Fortunately, it seems that the locals of Oughterard were better prepared to deal with the underhand tactics deployed by the quango ideologues, greedy gombeens and state officials from the Department of Justice and Equality. They anticipated the imposition of a centre and were able to successfully outmanoeuvre the Government via an entrenched but peaceful protest.
As a result of that stand-off they have exposed how the migration agenda of the current Government does not actually align with the interests of common Irish people.
The glaring lack of information and consultation from the Department was a clear factor in the discontent of Oughterard, as they felt that their remote village would be inundated with a hundred plus nondescript migrants.
Outwardly though their protest was based around the claim that Direct Provision is ‘inhumane’ and not, as one might suspect, around their own objection towards being forced to host a foreign plantation.
However, as the Department of Justice and Equality gives more rights to those in Direct Provision, such as the right to work, the claim that these centres are inhumane begins to lose its validity. Therefore, if there is to be further opposition to the asylum industry in Ireland, it will have to be based around the legitimate concerns of the Irish people, in and of themselves.
The most immediate legitimate concerns that should be raised are the severe housing shortage and homelessness crisis in this country. This crisis sees a large number of Irish people being totally unable to rent or afford their own family home, and many Irish homeless being found dead on the streets each year.
Another major concern is Fine Gael’s Ireland 2040 plan to bring in an additional million migrants over the next 20 years. One can only faintly suppose how these migrants will all somehow be housed somewhere, despite there being over 10,000 homeless here already.
The retort to their liberal talking point of “Well sure didn’t the Irish emigrate for generations?” is to ask why the Irish diaspora aren’t the very first people we should be welcoming back into the country.
In order to seriously put forth our own concerns, we the Irish people must be willing to become our own advocates. We must be willing to fight our own corner if we do not wish to continually see our needs trampled over by the needs of others, and especially by those of the greedy gombeens and moneyed classes in this country.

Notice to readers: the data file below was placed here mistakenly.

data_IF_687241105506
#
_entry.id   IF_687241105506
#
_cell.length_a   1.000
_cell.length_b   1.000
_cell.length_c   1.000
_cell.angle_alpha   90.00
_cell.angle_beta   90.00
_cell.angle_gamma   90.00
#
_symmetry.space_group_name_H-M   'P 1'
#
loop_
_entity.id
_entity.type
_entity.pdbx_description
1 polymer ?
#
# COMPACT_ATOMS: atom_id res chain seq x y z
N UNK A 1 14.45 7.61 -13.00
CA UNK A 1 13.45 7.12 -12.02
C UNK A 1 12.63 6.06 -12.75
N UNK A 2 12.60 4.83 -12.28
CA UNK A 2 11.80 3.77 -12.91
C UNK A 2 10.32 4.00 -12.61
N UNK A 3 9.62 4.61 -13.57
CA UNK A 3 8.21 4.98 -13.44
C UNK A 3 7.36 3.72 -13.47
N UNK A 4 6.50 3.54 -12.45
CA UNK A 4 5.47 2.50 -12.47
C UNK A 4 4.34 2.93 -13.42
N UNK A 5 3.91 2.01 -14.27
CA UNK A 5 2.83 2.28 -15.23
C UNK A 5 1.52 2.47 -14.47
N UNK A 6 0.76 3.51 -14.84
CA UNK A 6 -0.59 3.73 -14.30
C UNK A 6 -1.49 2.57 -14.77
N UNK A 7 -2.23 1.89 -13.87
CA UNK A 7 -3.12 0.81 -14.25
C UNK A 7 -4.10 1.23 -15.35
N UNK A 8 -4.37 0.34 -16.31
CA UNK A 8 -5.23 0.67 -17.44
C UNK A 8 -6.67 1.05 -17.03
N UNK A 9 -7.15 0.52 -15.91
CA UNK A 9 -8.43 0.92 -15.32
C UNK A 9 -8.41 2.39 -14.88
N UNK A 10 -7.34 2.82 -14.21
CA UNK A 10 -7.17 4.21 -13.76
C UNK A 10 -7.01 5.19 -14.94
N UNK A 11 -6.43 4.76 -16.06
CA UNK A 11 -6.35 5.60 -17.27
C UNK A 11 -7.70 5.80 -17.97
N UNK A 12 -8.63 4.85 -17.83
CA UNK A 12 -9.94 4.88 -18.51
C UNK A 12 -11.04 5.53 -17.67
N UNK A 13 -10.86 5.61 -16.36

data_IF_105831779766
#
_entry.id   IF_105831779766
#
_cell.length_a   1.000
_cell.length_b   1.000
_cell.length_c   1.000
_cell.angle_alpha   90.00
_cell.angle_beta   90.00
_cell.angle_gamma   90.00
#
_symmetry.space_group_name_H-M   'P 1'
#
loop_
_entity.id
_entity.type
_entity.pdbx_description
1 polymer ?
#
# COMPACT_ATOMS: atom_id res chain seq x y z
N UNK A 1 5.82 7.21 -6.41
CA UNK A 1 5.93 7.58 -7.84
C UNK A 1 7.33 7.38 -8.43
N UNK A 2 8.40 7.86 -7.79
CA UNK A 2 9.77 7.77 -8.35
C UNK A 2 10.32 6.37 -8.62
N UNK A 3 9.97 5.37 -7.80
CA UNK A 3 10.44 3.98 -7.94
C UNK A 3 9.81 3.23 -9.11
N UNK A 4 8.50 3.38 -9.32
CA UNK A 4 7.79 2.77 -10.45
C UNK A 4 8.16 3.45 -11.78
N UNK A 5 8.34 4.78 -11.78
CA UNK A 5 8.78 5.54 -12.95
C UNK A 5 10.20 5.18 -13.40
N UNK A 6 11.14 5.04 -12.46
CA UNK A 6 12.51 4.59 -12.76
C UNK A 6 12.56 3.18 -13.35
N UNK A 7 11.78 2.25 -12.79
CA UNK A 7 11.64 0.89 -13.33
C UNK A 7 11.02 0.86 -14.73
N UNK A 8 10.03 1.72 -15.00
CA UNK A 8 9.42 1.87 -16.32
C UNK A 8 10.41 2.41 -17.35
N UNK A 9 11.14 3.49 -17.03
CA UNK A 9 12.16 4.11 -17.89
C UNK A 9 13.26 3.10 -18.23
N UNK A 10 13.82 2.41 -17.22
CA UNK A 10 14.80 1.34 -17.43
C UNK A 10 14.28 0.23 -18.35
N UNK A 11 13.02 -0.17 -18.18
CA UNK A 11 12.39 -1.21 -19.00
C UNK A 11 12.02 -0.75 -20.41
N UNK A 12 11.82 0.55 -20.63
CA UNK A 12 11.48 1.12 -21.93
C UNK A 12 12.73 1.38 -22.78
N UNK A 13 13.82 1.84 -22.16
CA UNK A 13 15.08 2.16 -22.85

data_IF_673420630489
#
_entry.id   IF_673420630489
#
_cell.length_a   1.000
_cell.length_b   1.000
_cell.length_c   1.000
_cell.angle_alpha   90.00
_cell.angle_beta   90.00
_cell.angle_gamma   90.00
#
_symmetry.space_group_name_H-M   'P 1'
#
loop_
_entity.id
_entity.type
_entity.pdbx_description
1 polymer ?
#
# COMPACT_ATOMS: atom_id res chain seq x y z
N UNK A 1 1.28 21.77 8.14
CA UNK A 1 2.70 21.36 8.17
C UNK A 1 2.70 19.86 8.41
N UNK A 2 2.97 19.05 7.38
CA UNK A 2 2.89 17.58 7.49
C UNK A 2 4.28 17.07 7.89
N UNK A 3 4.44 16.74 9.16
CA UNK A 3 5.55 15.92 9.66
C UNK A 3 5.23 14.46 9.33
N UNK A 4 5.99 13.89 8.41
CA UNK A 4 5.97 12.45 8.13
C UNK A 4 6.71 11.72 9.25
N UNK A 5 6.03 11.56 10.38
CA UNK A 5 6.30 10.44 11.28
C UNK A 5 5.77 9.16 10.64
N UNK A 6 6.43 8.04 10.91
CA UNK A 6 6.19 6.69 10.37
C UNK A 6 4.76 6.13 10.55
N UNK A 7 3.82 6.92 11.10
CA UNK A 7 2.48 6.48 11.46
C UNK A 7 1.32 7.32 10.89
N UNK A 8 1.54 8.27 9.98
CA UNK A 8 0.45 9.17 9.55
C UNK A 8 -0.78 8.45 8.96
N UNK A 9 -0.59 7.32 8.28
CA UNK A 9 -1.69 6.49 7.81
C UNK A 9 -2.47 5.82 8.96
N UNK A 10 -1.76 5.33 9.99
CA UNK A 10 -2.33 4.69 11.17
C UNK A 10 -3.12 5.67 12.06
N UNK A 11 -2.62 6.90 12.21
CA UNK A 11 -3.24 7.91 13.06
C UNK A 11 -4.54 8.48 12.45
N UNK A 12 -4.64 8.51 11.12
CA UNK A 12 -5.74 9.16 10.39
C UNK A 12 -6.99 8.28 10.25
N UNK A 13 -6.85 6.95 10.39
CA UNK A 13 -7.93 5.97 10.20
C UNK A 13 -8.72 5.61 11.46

Listening to the officials in the Department of Justice and Equality it becomes very clear that they care more about their international obligations than their national obligation to the Irish people. They do not seem to care that the Irish people are being forced to emigrate abroad en mass due to absurd rents, that their wages are being depressed by mass migration, and that they could even become an ethnic minority in their own country by 2050.
In light of these facts, one could easily state that we are living under an anti-Irish establishment. A tell-tale sign of this reality is that we rarely if ever see the neoliberal and progressive Taoiseach Leo Varadkar address, acknowledge or most of all esteem the Irish people.
It would simply not fit well overall with his image of caring about equality. This often feigned moral desire for equality is antithetical to the notion that the Irish ought assert themselves as a distinct group against neo-progressive political tyranny.
In light of Fine Gael’s nation-wrecking agenda, we ought to seriously question the desirability of equality as a socio-political goal and re-evaluate whether those who strive for it are indeed as morally virtuous as they wish to appear. In other words, how does one rate equality over hierarchy without contradiction?
In our re-evaluation we also have to be able to point out which exact value is void in the Fine Gael mindset and the Irish political establishment in general. The simple but counter-intuitive answer is that Fine Gael (or any establishment party) do not believe that the Irish people ought to exist in their own right.
Or if they perhaps secretly do believe it, then they lack all moral conviction to honestly voice that right. If they did have the conviction and the political will to back it up, then they would actually take up the appropriate measures to ensure the wellbeing, continuation and full realisation of Irish life.
If it were so, then Fine Gael would not be working against the interests of the people of Oughterard, Lisdoonvarna, Roosky, Wicklow, Moville etc. to foist the asylum industry on their towns and villages.
Fine Gael would not be subjecting asylum seekers to multiple years of legalistic limbo, so that their buddy barristers and hoteliers can gorge themselves from the public trough.
Fine Gael would not be flinging open the borders in the midst of a severe housing crisis, so that the incoming housing demand enriches the landowners and that cheap foreign labour can ‘keep the recovery going’ for big business alone.
Oughterard should serve as a fine example of how victory can happen when people power takes direct action to protect their community from the asylum racket and governmental gombeenism. Oughterard is both a lesson and a wake-up call to the people of Ireland to stand in solidarity with one another in the face of a ruling class which holds them only in sheer contempt.